By Matt DeCristo
You’ll wish you had started today. It’s a great ethos to take with you in your life travels, and while the specific formula of dates can be altered or adjusted as needed, the outcome remains consistent. Start eating healthier today, and in six months, you will have shed that extra twenty pounds. Get to the gym today, and in three months you will start to see incredible results.
So while the political discourse in this country is anything but pleasant, and trending downward by the second, I’m going to apply my new favorite saying to the gun problems in the United States.
Yes, people are always enraged in the immediate aftermath of a senseless shooting, but like a toddler, our collective conscious and cable news outlets are easily distracted by the latest tweets and stories about porn stars, treason, or the weather.
How quickly we can forget the Pulse Nightclub (49), Las Vegas (59) Stoneman Douglas High School (17), Sutherland Springs (26), Santa Fe (10) The Capital Gazette (5), Bakersfield (5) – and just last week, a Maryland Rite Aid (3). That’s 174 mass shooting fatalities in just over a year, and obviously not accounting for the everyday violence that sweeps across our nation like a witches broom, only to be quickly forgotten about as soon as the inevitable next tragedy strikes.
I’m not going to take sides in this article, but you certainly know the usual players in the political and cultural realm; pro-Second Amendment vs .Ban All Guns, or Let’s Have Sensible Restrictions vs You Can and Should be able to Buy an Aircraft Carrier, if you so choose. What’s equally consistent if not totally irritating is the debate that rages in the immediate aftermath of each and every shooting. We can probably agree mutually that praying for victims and banning specific weapons are equally useless for correcting the problem.
So the question beckons: What legislation would you pass that would make the United States as safe as other industrialized nations when it comes to firearms?
We have some 300 million guns in this country, and even an all-out ban isn’t going to remedy that. The genie is out of the bottle, so to speak, so it will take a systematic approach that involves a deep rooted change in philosophy. No one wants to hear that change takes time, and since no politician in today’s world can offer a plausible solution, I’ll offer one now that seems like a no-brainer, at least to me.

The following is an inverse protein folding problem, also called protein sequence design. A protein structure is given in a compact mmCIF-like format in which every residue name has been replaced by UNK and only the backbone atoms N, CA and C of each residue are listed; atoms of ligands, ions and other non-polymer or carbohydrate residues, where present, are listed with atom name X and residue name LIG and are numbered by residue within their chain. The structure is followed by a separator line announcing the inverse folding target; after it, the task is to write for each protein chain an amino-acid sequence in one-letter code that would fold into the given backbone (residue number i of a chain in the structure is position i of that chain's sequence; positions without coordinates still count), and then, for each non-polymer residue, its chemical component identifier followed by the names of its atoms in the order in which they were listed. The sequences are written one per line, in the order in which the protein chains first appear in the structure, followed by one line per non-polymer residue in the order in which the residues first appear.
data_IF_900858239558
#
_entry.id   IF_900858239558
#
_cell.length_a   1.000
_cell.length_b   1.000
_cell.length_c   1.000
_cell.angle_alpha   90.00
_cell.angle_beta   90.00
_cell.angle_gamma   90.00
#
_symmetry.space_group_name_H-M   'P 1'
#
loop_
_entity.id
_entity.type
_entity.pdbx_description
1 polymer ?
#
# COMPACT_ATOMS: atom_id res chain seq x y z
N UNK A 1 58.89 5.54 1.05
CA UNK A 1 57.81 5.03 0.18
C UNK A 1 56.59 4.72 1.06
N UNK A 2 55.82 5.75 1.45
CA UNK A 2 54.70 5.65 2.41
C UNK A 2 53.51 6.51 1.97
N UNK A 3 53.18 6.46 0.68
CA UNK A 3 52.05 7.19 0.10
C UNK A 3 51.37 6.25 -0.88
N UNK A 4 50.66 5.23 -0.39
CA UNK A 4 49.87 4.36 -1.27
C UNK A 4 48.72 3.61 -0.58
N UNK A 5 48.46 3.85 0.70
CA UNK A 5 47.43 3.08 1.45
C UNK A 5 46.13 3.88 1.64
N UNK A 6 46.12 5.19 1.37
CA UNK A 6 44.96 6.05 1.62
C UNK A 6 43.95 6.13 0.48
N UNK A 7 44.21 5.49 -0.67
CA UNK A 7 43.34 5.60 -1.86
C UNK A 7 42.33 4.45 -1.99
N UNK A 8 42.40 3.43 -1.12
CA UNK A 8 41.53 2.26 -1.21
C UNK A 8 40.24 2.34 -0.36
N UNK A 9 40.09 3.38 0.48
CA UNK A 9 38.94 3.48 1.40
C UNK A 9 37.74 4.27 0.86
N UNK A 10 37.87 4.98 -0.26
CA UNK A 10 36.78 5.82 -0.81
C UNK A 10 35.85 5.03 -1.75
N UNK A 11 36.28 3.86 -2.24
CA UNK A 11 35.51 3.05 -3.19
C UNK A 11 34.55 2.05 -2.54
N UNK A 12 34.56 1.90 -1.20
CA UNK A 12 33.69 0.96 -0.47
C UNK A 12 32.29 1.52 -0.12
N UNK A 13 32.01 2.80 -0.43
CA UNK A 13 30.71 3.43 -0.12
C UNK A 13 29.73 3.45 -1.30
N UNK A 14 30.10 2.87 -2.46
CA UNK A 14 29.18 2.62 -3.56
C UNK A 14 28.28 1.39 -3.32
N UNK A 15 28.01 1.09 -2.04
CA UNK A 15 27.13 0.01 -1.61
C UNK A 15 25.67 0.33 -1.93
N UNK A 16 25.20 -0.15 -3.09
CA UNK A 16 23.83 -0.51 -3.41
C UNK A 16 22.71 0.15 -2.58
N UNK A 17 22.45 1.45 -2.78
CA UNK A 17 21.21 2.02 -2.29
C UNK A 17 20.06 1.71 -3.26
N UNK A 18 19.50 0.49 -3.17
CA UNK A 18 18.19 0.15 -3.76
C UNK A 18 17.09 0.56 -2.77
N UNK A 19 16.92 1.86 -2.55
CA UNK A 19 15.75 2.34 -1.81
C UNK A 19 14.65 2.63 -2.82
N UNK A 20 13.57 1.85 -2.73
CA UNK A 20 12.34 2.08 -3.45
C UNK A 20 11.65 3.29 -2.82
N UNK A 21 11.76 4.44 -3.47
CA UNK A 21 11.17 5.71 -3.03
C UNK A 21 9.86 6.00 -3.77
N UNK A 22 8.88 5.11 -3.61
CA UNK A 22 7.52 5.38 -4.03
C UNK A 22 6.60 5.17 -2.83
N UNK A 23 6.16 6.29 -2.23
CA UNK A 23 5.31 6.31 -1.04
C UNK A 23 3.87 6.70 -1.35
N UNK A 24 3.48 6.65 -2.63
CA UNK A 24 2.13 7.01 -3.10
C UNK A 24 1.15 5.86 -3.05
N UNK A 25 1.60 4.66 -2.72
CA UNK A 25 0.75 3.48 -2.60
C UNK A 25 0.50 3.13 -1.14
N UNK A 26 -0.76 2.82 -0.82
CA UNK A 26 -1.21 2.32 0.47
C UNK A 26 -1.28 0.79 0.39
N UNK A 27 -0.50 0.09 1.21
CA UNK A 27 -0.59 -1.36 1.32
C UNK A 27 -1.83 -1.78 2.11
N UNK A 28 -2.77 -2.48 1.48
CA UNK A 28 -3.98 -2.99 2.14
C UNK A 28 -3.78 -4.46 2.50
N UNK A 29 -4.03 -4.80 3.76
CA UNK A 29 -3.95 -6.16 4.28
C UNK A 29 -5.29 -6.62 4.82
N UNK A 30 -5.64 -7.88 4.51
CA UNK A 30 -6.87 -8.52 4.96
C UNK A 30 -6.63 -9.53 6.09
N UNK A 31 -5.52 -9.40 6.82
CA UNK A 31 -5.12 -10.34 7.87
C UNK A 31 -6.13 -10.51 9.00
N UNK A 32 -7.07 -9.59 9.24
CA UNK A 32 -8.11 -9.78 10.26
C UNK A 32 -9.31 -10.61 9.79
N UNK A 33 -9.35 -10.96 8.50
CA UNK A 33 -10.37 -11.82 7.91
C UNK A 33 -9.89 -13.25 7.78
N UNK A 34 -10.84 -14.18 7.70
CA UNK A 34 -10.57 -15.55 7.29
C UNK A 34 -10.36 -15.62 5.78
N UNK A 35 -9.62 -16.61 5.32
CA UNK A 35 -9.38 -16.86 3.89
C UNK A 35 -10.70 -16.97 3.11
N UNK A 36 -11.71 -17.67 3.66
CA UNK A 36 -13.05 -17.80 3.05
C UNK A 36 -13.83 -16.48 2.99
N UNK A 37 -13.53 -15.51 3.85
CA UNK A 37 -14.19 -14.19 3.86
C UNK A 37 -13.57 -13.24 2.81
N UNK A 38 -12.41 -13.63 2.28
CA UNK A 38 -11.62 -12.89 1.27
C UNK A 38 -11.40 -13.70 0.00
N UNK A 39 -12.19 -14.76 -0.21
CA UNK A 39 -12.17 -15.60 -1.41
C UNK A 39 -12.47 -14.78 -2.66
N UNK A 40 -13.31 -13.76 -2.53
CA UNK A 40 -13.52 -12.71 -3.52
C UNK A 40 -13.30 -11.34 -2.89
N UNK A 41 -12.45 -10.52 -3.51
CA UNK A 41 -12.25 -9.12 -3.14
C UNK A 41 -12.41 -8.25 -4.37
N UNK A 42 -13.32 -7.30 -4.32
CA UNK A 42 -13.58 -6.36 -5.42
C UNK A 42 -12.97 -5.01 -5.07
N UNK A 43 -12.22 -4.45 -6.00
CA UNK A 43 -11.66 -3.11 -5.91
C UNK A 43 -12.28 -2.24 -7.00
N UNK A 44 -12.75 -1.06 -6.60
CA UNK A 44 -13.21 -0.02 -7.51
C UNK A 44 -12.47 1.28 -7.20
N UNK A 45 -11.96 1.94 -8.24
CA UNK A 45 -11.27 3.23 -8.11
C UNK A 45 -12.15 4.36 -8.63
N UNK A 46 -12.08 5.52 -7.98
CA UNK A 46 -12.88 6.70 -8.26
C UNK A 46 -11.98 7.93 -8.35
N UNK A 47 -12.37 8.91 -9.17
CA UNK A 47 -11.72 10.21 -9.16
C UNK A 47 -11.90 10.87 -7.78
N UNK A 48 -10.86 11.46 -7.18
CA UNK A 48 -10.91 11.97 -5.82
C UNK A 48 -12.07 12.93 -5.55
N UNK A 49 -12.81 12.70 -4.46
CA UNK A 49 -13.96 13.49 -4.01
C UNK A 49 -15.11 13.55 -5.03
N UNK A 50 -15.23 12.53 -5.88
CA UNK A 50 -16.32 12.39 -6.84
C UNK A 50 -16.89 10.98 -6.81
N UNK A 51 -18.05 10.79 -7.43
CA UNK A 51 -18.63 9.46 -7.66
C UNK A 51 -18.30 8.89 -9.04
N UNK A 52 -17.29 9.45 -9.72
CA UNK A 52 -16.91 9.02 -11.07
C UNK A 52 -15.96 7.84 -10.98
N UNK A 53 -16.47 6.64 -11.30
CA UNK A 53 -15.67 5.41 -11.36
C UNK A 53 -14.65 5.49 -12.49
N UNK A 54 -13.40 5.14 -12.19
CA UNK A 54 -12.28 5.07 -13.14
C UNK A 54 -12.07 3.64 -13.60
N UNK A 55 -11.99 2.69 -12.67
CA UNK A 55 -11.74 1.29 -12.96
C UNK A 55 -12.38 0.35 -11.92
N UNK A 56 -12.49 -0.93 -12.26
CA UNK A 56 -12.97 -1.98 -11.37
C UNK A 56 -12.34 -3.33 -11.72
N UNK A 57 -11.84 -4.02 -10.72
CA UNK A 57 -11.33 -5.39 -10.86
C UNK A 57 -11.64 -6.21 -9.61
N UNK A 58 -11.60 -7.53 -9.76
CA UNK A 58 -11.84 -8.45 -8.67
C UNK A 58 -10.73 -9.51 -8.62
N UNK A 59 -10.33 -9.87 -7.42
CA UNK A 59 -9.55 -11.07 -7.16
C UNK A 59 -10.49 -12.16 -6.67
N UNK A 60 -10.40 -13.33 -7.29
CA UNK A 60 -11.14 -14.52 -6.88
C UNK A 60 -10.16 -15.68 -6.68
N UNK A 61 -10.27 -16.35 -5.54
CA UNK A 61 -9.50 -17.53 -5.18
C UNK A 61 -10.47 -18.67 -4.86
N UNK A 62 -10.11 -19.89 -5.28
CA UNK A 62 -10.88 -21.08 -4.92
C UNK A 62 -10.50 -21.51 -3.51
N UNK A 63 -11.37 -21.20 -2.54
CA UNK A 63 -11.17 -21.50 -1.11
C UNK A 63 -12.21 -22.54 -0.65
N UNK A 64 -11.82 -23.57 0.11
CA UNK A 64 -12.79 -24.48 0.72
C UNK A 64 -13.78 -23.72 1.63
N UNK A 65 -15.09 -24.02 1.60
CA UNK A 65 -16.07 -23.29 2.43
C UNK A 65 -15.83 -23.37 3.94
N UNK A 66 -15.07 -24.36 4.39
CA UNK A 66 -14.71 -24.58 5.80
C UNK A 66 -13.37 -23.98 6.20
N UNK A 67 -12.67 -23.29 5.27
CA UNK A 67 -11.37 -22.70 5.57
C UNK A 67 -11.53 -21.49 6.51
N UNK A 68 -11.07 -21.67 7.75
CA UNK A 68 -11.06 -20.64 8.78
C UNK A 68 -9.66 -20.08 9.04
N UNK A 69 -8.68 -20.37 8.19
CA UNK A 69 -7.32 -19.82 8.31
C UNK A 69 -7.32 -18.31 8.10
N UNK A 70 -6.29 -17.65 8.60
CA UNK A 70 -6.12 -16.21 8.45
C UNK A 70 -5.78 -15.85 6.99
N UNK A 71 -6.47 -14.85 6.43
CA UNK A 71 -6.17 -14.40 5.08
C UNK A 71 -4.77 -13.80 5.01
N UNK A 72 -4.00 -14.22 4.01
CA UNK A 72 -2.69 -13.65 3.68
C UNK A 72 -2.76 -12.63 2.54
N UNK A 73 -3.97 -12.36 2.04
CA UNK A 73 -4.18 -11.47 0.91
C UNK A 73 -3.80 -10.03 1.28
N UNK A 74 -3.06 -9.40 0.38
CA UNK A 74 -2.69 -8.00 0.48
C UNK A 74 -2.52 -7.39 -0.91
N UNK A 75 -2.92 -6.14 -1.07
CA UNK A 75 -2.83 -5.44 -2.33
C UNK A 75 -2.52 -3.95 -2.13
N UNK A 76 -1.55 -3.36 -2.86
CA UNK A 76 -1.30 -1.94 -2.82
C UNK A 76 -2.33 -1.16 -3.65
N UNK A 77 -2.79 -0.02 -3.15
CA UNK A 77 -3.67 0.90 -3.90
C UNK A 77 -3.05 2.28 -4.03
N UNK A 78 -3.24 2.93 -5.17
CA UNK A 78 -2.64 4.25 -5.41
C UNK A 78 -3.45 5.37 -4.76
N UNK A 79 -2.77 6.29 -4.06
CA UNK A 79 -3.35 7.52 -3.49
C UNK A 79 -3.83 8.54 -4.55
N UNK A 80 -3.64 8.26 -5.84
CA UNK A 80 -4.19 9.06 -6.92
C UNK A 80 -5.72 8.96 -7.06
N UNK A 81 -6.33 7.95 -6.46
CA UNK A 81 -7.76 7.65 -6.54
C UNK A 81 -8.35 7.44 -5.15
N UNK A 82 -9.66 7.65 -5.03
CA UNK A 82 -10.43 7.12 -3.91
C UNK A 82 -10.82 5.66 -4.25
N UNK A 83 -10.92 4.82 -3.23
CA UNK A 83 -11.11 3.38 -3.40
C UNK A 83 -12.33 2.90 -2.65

I hereby call for a 100-Years-Plan to reduce, and eventually eliminate the overabundance of guns in our country. Polls show that Americans overwhelmingly agree that we need tougher laws. The problem is that with the amount of weapons already in circulation, tougher laws aren’t going to fix anything, really.
Hence, the 100-Years-Plan.
This will give us plenty of time to enact a number of key components. Firstly, a sensible repealing of the Second Amendment, since we can’t wrap our minds around its proper interpretation anyway. As long as owning a firearm is a constitutional right by birth, you won’t ever be able to limit people’s ability to own one, or one-hundred. It doesn’t matter if you are mentally unstable or plotting revenge at your high school. If we repeal the Second Amendment and make it a privilege and not a right to bear arms, we can require testing and training to purchase a weapon (think driving a car) and with that, a better understanding of who has what, and why they have it.
This will also give companies like Remington Arms, Smith & Wesson, and Sturm, Ruger & Co, plenty of time to diversify their portfolios. Branch out into new markets. And still manufacture firearms for the military, police, and law abiding citizens for hunting, target practice, or self-defense, who demonstrate the responsibility to own them.
What’s perfect about the 100-Years-Plan is that no one alive today will be affected by it. To those that love guns, you won’t have to worry about them being taken away. Trust me, in 100 years, you won’t be using them anyway. This should eliminate the debate that ensues from those folks on that side of the argument every time a shooting occurs.
Some may argue that people 100 years from now won’t be inclined to follow our blueprint of now. Hogwash. The entire Second Amendment fan group blindly follows a constitution written 250 years ago. Think of it like this; had people in 1918 gotten a better handle on environmental concerns, we would be in a better place now.
So it’s time to start thinking about how we will leave the world to our decedents. We can bicker and squabble over rights and regulations, and I’m sure we will, until the next tragic event occurs. Then hit the reset button, and do it all over again. Or, we can step up and enact a long-term change, designed at fixing a grand scale issue the only way it can be corrected – with time.
The clock is ticking. The people of 2118 will be grateful that we did.
Matt DeCristo is a freelance writer, photographer, and film critic. Follow Matt on Twitter @mattdecristo.